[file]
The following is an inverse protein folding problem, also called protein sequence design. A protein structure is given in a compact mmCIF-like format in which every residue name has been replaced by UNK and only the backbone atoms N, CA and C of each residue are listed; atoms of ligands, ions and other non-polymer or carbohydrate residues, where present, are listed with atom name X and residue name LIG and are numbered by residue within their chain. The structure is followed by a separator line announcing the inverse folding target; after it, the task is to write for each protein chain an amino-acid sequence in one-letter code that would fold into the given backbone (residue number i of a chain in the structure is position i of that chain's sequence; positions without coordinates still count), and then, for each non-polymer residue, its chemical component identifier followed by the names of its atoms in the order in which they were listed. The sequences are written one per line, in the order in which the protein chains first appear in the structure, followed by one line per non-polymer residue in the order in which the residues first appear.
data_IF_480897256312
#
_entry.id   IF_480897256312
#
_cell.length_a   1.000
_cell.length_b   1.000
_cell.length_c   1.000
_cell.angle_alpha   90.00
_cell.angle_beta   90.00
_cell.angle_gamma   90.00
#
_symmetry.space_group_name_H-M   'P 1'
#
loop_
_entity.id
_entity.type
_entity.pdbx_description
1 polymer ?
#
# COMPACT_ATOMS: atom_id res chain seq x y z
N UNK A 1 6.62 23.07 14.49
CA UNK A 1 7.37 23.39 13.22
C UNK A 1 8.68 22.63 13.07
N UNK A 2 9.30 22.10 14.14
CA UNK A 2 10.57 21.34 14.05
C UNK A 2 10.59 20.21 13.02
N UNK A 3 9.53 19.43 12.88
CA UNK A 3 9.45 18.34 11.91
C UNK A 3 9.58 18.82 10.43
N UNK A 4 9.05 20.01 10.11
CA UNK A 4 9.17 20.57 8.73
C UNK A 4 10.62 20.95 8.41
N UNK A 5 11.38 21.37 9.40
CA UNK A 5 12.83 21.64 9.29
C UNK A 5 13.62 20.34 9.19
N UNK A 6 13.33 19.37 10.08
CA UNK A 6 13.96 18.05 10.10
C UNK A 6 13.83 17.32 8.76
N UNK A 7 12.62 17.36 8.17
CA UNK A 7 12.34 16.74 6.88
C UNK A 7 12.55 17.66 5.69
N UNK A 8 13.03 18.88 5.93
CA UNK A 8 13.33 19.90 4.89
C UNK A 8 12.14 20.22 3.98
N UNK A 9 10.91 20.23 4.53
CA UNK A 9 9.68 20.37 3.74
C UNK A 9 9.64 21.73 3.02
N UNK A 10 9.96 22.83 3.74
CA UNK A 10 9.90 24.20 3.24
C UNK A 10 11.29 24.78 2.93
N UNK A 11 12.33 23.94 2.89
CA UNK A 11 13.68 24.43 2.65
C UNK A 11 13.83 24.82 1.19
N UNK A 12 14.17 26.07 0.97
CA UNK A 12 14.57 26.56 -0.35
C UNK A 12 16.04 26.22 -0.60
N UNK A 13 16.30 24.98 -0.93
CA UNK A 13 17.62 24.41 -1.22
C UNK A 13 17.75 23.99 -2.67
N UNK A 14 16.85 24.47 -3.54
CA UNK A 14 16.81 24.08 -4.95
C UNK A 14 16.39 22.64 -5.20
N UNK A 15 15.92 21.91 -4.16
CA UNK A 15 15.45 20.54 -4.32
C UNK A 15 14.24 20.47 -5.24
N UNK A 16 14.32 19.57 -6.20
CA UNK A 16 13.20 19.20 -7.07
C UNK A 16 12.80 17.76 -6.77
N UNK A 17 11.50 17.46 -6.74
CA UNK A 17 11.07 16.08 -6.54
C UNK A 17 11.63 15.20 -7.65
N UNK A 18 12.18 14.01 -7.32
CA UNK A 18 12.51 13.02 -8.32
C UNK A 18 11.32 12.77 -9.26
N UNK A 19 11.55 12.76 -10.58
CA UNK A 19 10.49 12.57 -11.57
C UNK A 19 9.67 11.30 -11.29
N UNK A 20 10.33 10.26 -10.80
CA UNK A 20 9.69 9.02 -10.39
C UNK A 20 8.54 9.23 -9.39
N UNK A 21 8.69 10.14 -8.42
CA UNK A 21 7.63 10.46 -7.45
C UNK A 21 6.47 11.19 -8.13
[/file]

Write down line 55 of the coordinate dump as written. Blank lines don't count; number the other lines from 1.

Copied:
N UNK A 12 14.17 26.07 0.97